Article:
Skip to main content

Clean orchard floor for harvest starts with work in spring

Harvest may be months away, but there things growers can do now to ensure a clean orchard floor.


Mallvinder Kahal_Harvest Dust_smaller.png
“When you have a clean orchard floor, you’re working less at harvest. And when you’re working less at harvest, it turns out you’re saving money in addition to reducing dust. That’s a win for you and a win for your neighbor." Hear from Mallvinder Kahal and other growers in ABC's short video series on reducing dust during harvest, found on the California Almonds YouTube page.

(April 3, 2020) – Two years ago, the almond industry set an ambitious goal to reduce dust during harvest by 50% by 2025. Achieving this goal will require new technologies and practices to be implemented in almond orchards across the Central Valley.

While industry leaders continue to research and test off-ground harvesting, a future where that harvesting technique is widespread still is years away. As such, as long as shaking and sweeping remains, preparing an orchard floor that is smooth and free of debris will be one of the primary ways growers and custom harvesters can keep dust levels down.

There is another advantage to creating a clean orchard floor: Fewer sticks, rocks and other foreign material are swept into windrows and collected during pickup, meaning less unwanted material is passed along to huller/shellers and, potentially, handlers.

Delivering more nuts – and less foreign material – also directly impacts growers’ bottom line.

“The cleaner your product is when you send it to the huller, the cleaner it is when it goes to the processor – and that means a better return on your investment,” said Donny Hicks, grower and grower rep for Hughson Nut, Inc.

Clean orchard floor = more productive harvest

Here are three things growers can do in the spring to create a clean orchard floor in preparation for harvest:

  • Plan ahead and remove unwanted vegetation
  • Remove rocks, sticks and other debris
  • Fill in ruts and holes

A short video produced by the Almond Board of California (ABC) covers these important tips and explains how a well-managed orchard ensures that growers pick up as many nuts as possible on the initial passes rather than losing nuts to ruts and holes.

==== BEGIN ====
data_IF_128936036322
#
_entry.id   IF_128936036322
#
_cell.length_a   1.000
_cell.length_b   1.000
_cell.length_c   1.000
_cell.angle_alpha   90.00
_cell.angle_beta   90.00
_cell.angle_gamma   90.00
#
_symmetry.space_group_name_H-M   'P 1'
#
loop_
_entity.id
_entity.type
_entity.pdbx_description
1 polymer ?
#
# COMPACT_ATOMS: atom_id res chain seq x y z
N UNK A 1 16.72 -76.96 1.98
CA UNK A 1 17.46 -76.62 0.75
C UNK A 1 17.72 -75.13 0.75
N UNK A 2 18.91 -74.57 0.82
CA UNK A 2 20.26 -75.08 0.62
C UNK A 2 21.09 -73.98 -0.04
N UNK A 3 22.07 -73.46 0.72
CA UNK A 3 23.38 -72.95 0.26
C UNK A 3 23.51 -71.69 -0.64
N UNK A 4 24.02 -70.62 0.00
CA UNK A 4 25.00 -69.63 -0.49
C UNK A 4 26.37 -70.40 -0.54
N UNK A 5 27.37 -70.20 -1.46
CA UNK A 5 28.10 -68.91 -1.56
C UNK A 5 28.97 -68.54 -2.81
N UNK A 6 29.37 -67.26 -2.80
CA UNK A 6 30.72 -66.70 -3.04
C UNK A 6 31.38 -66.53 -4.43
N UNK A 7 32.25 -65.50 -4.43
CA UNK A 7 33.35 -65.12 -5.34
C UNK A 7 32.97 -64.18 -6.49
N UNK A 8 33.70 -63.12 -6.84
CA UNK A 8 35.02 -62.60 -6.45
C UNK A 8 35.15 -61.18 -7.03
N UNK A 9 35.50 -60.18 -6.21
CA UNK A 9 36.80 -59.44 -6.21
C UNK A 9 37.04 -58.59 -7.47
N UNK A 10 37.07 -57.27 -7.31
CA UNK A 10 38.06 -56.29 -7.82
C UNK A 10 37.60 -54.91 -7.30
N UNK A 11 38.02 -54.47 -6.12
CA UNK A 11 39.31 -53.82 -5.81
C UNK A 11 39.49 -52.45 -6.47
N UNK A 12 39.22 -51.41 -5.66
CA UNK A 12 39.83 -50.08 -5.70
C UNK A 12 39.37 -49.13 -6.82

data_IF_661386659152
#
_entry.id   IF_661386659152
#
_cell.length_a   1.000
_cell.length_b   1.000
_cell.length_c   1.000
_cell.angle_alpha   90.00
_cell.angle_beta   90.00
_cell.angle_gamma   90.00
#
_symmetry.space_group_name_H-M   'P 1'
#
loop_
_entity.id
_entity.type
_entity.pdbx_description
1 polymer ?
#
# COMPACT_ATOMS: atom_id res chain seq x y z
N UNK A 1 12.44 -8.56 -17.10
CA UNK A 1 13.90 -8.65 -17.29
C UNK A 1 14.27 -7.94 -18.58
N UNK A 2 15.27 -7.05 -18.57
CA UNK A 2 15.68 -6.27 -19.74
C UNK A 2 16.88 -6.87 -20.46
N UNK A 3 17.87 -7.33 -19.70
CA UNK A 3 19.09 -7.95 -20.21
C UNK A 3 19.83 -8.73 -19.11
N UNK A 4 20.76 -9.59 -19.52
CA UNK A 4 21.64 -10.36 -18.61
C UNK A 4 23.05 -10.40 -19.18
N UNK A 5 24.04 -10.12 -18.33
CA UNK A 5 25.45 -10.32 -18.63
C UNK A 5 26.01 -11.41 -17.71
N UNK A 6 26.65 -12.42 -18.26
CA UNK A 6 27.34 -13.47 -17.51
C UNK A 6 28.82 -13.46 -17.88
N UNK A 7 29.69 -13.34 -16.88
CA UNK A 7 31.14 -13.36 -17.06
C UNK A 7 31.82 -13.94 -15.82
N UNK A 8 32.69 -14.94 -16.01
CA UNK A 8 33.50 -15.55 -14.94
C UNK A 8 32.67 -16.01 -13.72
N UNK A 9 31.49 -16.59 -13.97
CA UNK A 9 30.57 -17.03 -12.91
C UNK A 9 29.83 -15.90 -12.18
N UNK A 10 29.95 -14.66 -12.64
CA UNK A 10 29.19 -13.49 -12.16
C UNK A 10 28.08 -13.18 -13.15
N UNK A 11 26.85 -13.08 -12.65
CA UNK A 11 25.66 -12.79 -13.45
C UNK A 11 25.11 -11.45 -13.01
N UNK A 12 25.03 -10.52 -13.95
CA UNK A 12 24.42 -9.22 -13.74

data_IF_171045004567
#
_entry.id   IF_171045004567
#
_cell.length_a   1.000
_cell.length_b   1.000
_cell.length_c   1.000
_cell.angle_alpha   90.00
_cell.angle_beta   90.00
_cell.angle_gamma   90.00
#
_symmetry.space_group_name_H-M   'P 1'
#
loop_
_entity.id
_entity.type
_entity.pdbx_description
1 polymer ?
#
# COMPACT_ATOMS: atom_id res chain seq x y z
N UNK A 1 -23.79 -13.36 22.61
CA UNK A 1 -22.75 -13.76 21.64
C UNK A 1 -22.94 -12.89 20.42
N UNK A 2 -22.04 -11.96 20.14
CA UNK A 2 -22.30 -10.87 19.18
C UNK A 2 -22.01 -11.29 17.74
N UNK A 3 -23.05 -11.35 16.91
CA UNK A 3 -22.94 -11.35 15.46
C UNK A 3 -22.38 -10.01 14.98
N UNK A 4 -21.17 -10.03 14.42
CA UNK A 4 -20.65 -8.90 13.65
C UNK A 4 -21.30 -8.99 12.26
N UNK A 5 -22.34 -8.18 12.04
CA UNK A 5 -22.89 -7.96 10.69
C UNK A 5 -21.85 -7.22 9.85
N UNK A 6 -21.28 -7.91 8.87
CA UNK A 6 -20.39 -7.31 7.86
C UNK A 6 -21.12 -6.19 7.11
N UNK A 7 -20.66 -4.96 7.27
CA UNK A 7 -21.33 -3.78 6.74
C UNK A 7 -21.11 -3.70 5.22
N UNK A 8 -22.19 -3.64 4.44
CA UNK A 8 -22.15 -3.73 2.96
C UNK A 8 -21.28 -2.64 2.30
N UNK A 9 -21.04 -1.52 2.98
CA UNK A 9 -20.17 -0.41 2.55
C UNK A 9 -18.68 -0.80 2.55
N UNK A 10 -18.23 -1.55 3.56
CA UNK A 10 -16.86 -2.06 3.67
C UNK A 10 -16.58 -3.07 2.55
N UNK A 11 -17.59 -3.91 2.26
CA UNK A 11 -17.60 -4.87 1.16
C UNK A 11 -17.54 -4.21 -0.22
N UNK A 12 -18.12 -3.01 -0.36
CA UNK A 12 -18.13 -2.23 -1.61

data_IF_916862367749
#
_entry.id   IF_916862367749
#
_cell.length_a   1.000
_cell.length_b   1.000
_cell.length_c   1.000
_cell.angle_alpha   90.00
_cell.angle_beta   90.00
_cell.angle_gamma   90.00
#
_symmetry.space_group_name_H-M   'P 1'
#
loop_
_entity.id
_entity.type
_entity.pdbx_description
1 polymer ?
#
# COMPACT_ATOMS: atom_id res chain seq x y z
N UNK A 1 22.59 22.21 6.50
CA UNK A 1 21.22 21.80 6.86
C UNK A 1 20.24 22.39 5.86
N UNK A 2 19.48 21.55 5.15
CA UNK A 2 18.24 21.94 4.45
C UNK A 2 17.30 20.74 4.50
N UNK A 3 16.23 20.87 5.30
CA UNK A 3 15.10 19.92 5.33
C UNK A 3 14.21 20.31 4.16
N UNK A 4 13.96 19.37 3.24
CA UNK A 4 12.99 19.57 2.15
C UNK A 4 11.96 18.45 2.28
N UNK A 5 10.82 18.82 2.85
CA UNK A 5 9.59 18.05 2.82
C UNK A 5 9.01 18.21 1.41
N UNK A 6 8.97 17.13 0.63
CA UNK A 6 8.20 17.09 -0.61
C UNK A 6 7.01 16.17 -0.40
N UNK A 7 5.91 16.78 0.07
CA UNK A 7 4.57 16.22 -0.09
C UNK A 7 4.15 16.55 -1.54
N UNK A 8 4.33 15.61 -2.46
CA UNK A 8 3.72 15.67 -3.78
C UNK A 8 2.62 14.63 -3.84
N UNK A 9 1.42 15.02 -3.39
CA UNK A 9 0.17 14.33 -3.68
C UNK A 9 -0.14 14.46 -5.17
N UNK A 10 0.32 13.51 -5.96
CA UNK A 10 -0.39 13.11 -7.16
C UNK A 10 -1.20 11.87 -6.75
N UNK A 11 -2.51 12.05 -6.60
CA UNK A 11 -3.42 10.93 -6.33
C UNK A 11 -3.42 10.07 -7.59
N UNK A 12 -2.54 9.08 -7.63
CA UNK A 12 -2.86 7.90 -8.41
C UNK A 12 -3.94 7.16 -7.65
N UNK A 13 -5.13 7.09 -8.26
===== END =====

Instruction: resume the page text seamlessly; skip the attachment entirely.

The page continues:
“A clean orchard floor starts at the end of last harvest,” said grower Malvinder Kahal of Madera. “Right away, you want to float away the crowns that settle from picking up and sweeping, and you want to execute the proper cultural practices that reduce unwanted vegetation.”

“When you have a clean orchard floor, you’re working less at harvest,” Kahal said. “And when you’re working less at harvest, it turns out you’re saving money in addition to reducing dust. That’s a win for you and a win for your neighbor.”

What about cover crops? 

For growers who planted cover crops last fall between the orchard rows in an effort to provide habitat and nutrition for honey bees during bloom and/or to improve their soil conditions, spring is the time to remove that extra vegetation.

Most growers first mow cover crops after bloom is over, then spray the remaining material with a herbicide to guarantee there will be little-to-no residue in growers’ orchards well before the time harvest occurs.

“There is this perceived idea that you’re going to have plants and residues on the orchard floor at harvest, but that's easily avoidable if you terminate the cover crops promptly post-bloom, keeping cover crops as a winter practice." said Amelie Gaudin, a faculty member of the UC Davis Department of Plant Science who has led research on cover crops for the past three years. 

Food safety benefits

Beyond the implications for harvest and dust, a clean orchard floor also is necessary to maintain food safety, as detailed in the Almond Board’s Good Agricultural Practices (GAPs), section five.

Among the key points in ABC’s GAPs are:

  • While food safety measures implemented by handlers, as well as the removal of debris by huller/shellers, do much to remove pathogens and other harmful bacteria from almonds, maintaining a clean orchard floor ensures the lowest risks possible for harvested product before it is brought to the huller/sheller.
  • Growers should keep all food and beverage containers or other metallic and glass materials out of the orchard as they represent potential sources of foreign-material contamination.
  • Growers should prevent the development of uneven areas where windrows will be that could result in pooling during rainfall. Pooling water increases the risk of food-borne illness due to pathogen infiltration of the hulls and shells, especially when temperatures are warm during harvest.

“Growers play a critical role both during the growing season and prior to harvest in helping to ensure the safety of the crop,” said Tim Birmingham, director of Quality Assurance and Industry Services for the Almond Board. “By implementing GAPs on their operations, growers can help to reduce the potential for pathogens, and paying particular attention to the orchard floor and reducing harborage sites or attractants for rodents, vermin or other transient animals goes a long way in helping to avoid microbial contamination.”

For more on pre-harvest management practices, visit